WHAT IS THIS?
This Hand Project is an independent activist project aimed at illustrating the structural causes of wealth inequality in the settlement of Boston, MA. The highlighted structural cause of wealth inequality is corporate tax dodging and use of shadowy corporate tax infrastructure. For more information, please see our page on Delaware. For a general overview of corporate tax dodging, you are invited to watch this video by TLDR News:
WHY ARE YOU DOING THIS?
Wealth inequality is not an accident; it is created from economic actors guarding their accumulated wealth while expropriating wealth from the people at the same time. The discourse of wealth inequality touched the United States in the decade of the 2010s after Occupy Wall Street touched down in New York City, and was strengthened by leaks of information like the so-called Panama Papers leak in 2015. This Hand Project seeks to implicate Boston, one of the first major outposts of transnational capital in the Western Hemisphere, as being a major site of wealth inequality.
The information you are seeing here relates to corporate tax dodging. Corporate tax dodging is a series of mechanisms by which corporations with large amounts of revenue and equity avoid the payment of tax owed, generally through scrupulous structural means that are out of the understanding of the common working man. This Hand Project aims to expose these mechanisms and break this process down for the common people.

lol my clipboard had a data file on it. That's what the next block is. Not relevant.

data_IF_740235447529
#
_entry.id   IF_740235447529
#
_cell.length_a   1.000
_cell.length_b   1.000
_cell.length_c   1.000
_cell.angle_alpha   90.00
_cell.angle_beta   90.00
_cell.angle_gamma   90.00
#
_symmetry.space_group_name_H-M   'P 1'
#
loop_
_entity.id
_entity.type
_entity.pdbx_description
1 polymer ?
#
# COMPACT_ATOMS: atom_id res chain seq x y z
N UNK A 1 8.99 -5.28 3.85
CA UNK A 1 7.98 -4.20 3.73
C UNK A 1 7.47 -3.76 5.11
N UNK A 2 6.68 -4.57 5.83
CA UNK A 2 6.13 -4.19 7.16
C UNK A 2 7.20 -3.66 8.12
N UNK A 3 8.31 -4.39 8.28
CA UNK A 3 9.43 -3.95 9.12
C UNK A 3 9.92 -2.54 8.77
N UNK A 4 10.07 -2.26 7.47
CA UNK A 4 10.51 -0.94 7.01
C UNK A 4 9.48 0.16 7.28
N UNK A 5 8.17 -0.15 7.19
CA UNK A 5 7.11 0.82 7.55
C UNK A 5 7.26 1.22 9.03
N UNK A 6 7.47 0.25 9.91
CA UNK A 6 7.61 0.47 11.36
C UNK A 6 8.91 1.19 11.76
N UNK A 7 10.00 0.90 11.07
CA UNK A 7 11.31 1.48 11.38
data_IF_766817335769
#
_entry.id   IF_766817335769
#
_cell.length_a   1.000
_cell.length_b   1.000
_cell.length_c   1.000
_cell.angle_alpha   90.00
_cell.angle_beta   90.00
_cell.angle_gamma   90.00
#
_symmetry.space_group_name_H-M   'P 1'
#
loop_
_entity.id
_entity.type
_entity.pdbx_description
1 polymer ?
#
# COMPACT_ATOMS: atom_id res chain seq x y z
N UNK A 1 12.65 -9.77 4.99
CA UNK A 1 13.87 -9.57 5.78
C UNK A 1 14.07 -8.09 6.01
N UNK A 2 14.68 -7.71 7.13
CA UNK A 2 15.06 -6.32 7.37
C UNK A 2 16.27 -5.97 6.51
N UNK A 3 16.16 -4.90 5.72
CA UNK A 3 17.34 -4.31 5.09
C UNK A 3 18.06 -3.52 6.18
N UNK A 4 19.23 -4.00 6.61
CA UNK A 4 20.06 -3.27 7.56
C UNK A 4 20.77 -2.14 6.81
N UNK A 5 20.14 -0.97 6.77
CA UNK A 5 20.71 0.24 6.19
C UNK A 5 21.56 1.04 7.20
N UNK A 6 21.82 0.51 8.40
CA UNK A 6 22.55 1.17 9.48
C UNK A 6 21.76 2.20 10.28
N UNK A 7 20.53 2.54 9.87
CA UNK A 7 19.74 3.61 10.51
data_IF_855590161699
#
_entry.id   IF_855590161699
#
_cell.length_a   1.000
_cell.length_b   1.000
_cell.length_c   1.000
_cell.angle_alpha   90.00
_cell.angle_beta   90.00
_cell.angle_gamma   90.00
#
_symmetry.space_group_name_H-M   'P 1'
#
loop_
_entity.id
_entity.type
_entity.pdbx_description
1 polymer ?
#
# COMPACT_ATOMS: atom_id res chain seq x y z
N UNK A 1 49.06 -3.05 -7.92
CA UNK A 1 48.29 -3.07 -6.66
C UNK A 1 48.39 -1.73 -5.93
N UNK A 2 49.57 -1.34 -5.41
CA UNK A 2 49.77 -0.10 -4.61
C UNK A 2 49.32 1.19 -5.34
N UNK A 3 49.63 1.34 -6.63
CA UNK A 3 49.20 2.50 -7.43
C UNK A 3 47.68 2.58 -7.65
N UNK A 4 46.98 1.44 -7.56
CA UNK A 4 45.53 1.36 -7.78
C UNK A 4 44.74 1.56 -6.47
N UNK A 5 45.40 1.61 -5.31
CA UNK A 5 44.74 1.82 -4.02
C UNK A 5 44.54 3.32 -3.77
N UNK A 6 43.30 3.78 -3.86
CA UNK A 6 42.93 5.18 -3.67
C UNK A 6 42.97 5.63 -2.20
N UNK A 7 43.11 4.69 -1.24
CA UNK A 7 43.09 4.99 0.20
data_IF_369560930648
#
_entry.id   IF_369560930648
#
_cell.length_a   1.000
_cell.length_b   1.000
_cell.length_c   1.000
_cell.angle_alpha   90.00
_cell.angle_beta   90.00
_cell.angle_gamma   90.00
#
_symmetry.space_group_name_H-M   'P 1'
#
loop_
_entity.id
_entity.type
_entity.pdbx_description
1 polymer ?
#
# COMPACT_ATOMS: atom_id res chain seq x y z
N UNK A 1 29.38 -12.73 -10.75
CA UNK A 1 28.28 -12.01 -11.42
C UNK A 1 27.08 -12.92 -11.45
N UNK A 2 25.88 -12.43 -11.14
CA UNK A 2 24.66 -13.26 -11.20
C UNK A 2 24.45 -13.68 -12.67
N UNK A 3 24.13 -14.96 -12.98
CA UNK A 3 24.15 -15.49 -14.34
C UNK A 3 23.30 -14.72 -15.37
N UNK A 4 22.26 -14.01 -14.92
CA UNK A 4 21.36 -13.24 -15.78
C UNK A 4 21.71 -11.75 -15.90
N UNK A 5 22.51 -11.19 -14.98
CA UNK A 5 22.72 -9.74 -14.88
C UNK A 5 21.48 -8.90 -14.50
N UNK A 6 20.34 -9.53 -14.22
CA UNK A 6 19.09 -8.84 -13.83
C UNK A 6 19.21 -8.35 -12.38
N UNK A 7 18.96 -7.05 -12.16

The overarching goal of This Hand Project is to illustrate how broken the societies of Boston and Massachusetts are due to this large-scale practice of corporate tax dodging. The information presented here represents over $31B in property value that is owned by shell corporations who are employing tax dodging practices. An unknown amount of earnings and holdings from that sum is owed to the working people of Boston and Massachusetts through the tax pool. Many of the LLCs listed here only pay the minimum corporate income tax in Massachusetts -- $456/year.
This Hand Project hopes to envision what's possible: a Boston society where wealth is democratized and leveraged for the working people through the appropriate levying of taxes upon corporations who vastly have the resources to pay them.